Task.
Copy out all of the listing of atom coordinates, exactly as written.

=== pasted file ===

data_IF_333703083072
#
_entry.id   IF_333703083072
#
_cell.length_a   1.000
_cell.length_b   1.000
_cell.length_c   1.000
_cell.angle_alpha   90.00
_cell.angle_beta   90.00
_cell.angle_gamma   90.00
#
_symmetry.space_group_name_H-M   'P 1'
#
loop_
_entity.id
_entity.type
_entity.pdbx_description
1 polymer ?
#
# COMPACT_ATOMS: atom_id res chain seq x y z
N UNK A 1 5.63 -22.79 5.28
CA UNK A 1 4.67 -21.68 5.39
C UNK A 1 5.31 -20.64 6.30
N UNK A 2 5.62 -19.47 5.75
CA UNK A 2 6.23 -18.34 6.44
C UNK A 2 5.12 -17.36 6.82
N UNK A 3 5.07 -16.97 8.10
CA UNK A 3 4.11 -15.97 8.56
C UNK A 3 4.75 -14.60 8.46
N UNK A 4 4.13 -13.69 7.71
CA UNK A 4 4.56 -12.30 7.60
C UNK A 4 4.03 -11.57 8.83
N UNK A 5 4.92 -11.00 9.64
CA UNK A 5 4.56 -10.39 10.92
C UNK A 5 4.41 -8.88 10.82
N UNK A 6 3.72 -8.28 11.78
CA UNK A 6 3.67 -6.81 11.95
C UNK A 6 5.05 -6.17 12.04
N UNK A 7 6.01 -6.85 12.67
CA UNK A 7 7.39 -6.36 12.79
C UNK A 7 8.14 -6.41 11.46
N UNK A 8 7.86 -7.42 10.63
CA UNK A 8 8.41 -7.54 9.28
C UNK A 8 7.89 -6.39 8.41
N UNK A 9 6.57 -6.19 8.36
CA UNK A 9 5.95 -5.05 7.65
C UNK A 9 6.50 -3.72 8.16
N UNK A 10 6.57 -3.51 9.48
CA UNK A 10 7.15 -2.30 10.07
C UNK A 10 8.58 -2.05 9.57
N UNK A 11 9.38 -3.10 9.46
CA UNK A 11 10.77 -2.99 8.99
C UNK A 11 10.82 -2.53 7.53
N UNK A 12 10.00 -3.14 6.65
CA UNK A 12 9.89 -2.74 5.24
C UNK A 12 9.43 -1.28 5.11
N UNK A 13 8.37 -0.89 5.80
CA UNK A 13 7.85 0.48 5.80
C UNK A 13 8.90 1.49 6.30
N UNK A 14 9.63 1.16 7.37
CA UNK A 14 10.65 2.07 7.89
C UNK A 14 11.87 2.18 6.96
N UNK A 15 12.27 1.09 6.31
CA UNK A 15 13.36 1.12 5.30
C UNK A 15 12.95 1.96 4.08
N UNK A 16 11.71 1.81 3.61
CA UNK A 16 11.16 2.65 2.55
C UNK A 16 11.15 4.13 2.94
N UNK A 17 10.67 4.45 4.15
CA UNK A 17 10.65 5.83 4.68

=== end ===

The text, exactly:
data_IF_333703083072
#
_entry.id   IF_333703083072
#
_cell.length_a   1.000
_cell.length_b   1.000
_cell.length_c   1.000
_cell.angle_alpha   90.00
_cell.angle_beta   90.00
_cell.angle_gamma   90.00
#
_symmetry.space_group_name_H-M   'P 1'
#
loop_
_entity.id
_entity.type
_entity.pdbx_description
1 polymer ?
#
# COMPACT_ATOMS: atom_id res chain seq x y z
N UNK A 1 5.63 -22.79 5.28
CA UNK A 1 4.67 -21.68 5.39
C UNK A 1 5.31 -20.64 6.30
N UNK A 2 5.62 -19.47 5.75
CA UNK A 2 6.23 -18.34 6.44
C UNK A 2 5.12 -17.36 6.82
N UNK A 3 5.07 -16.97 8.10
CA UNK A 3 4.11 -15.97 8.56
C UNK A 3 4.75 -14.60 8.46
N UNK A 4 4.13 -13.69 7.71
CA UNK A 4 4.56 -12.30 7.60
C UNK A 4 4.03 -11.57 8.83
N UNK A 5 4.92 -11.00 9.64
CA UNK A 5 4.56 -10.39 10.92
C UNK A 5 4.41 -8.88 10.82
N UNK A 6 3.72 -8.28 11.78
CA UNK A 6 3.67 -6.81 11.95
C UNK A 6 5.05 -6.17 12.04
N UNK A 7 6.01 -6.85 12.67
CA UNK A 7 7.39 -6.36 12.79
C UNK A 7 8.14 -6.41 11.46
N UNK A 8 7.86 -7.42 10.63
CA UNK A 8 8.41 -7.54 9.28
C UNK A 8 7.89 -6.39 8.41
N UNK A 9 6.57 -6.19 8.36
CA UNK A 9 5.95 -5.05 7.65
C UNK A 9 6.50 -3.72 8.16
N UNK A 10 6.57 -3.51 9.48
CA UNK A 10 7.15 -2.30 10.07
C UNK A 10 8.58 -2.05 9.57
N UNK A 11 9.38 -3.10 9.46
CA UNK A 11 10.77 -2.99 8.99
C UNK A 11 10.82 -2.53 7.53
N UNK A 12 10.00 -3.14 6.65
CA UNK A 12 9.89 -2.74 5.24
C UNK A 12 9.43 -1.28 5.11
N UNK A 13 8.37 -0.89 5.80
CA UNK A 13 7.85 0.48 5.80
C UNK A 13 8.90 1.49 6.30
N UNK A 14 9.63 1.16 7.37
CA UNK A 14 10.65 2.07 7.89
C UNK A 14 11.87 2.18 6.96
N UNK A 15 12.27 1.09 6.31
CA UNK A 15 13.36 1.12 5.30
C UNK A 15 12.95 1.96 4.08
N UNK A 16 11.71 1.81 3.61
CA UNK A 16 11.16 2.65 2.55
C UNK A 16 11.15 4.13 2.94
N UNK A 17 10.67 4.45 4.15
CA UNK A 17 10.65 5.83 4.68